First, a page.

Day 151: Dice

Geometry is shifting into a little bit of stats for geometric probability. I started students off by playing three different dice games:

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For each game, I had the winner raise their hand and say if they were Player A or B. We discussed why or why not the game was fair. The last thing students looked at was if there was a way to fix the game and make it fair.

Day 139: Factor Dice

Today is Friday; one strike.

I also introduced factoring trinomials; two strikes.

It ended up being one of the best days of the year.

I was frantically digging around the MTBoS looking for activities to introduce factoring. I came across a whole lot of crazy techniques; X method, diamond method, bottoms up…. Honestly, none of them made sense.

Then I came across this gem over at Dan Meyer’s Blog.

I pulled out a whole lot of dice from the department closet and after our opener I rolled a couple in front of the class. I told ’em that my dice added to 9, paused for about 15 seconds, them told ’em that the two multiplied to 18.

No sweat.

We did a couple more, then I broke the class into groups of two. Each group had two dice; a red and green and a folder to shield their dice. One person rolled the dice, calculated their sum and product then the other guessed.

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They messed around with those for a while, this got old for some of the groups, so I gave ’em two more dice.

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They added the red dice to create a number and did the same with the green dice. Then one student calculated the sum and product while the other student guessed the value of the dice.

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For some groups, this wasn’t even enough. So… I kept increasing the number of dice.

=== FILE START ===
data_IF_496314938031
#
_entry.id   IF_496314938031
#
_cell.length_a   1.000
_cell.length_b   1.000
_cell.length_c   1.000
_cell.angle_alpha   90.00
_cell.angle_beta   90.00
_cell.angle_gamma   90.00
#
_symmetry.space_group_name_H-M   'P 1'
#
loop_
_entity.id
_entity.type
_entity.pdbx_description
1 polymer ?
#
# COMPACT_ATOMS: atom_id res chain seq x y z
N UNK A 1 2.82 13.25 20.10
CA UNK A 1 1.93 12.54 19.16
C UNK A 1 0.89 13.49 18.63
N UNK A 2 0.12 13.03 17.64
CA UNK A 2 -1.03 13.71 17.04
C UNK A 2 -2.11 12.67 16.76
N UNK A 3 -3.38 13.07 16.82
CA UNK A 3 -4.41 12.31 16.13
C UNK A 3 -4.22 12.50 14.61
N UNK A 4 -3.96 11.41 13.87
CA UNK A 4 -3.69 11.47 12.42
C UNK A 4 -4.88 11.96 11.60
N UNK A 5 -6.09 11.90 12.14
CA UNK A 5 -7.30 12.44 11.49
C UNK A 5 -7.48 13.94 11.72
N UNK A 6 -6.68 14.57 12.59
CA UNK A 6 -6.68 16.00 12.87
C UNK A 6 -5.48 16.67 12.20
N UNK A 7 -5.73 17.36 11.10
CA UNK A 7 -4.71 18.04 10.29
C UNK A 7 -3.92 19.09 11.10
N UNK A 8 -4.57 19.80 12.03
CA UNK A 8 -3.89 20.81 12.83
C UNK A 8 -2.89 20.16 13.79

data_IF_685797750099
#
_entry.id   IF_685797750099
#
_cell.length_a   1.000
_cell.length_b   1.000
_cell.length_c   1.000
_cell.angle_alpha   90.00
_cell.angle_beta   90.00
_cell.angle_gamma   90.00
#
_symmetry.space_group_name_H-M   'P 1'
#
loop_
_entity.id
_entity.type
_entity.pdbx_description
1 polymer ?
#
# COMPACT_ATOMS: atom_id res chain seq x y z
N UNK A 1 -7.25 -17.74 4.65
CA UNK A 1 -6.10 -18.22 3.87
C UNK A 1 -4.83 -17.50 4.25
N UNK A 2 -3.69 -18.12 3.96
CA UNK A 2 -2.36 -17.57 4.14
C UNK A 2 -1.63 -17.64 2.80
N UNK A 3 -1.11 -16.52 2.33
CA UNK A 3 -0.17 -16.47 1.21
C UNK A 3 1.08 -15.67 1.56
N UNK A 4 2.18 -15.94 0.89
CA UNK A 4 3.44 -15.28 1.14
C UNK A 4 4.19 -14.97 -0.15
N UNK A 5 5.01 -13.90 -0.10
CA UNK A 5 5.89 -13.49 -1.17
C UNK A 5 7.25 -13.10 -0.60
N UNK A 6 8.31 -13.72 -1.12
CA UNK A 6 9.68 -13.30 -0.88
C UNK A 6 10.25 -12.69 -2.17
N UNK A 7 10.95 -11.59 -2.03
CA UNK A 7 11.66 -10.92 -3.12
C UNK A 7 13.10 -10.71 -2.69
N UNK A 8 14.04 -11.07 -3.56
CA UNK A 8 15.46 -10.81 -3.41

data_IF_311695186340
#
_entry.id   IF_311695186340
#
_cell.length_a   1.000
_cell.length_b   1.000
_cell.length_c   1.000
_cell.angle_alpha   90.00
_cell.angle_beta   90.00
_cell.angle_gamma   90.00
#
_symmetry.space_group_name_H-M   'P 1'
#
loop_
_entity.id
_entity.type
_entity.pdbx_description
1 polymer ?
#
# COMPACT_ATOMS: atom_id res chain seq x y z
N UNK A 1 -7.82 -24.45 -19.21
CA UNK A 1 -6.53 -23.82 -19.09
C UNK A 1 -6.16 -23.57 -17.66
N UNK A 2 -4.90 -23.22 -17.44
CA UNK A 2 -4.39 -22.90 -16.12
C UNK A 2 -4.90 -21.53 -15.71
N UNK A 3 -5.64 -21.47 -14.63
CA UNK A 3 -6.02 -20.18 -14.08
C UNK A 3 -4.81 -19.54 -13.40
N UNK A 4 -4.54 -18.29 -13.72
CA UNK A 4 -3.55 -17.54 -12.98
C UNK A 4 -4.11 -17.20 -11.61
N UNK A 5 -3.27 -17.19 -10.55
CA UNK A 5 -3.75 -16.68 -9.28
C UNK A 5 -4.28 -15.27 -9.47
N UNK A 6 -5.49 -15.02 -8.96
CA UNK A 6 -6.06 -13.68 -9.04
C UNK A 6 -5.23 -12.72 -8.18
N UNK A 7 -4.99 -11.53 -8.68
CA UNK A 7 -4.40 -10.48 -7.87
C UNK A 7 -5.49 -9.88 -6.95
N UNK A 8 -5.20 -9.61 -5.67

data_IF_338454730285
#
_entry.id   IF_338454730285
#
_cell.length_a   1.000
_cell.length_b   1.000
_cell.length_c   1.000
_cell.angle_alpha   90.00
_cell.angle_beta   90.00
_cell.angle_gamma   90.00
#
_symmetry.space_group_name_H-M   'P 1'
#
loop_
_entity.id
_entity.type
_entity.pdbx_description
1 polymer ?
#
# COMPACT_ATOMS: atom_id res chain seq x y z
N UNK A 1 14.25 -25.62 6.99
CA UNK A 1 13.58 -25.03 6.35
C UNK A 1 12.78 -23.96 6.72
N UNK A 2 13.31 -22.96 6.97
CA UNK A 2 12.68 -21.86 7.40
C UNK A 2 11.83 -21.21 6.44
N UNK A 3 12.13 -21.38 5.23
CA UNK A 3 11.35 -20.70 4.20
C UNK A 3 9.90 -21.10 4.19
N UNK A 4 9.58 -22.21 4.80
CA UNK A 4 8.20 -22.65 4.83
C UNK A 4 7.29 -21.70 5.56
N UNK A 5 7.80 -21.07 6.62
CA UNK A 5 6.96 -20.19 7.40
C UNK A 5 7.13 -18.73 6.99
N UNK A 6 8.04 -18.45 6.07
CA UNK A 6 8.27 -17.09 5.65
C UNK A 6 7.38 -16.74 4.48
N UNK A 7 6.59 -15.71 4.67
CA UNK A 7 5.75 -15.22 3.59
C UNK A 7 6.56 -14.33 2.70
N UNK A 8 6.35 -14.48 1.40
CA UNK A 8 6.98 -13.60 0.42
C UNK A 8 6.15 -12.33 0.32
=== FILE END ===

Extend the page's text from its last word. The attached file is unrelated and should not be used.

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Somewhere in between one, two, and three pairs of dice I upped the difficulty even more:

Green = Positive

Red = Negative

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So now the sum is -2, and the product is -80.

This activity lasted about 15 minutes. I had 100% engagement across the board in 4 periods of algebra. No joke.

Students went back to their seats and I put this up on the board.

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Last year I had students expand out binomial products till they picked up on the pattern. This year they looked at why A and C wouldn’t work here. We talked about how FOIL works, which I have actually been referring to as F (O+I) L this year.

Then things clicked.

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Students understood where all that work with the dice came into play.

After a couple more multiple choice sort of problems, they were on their own.

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I am fully aware that the dice activity only serves as a stepping stone in developing factoring skills. However, I threw up a couple of trinomials with a = 2 and students took them down. They understand that factoring these things is a guess and check process, and with more practice things will get easier.

Monday will be the true test to see how well they absorbed everything after a weekend passes.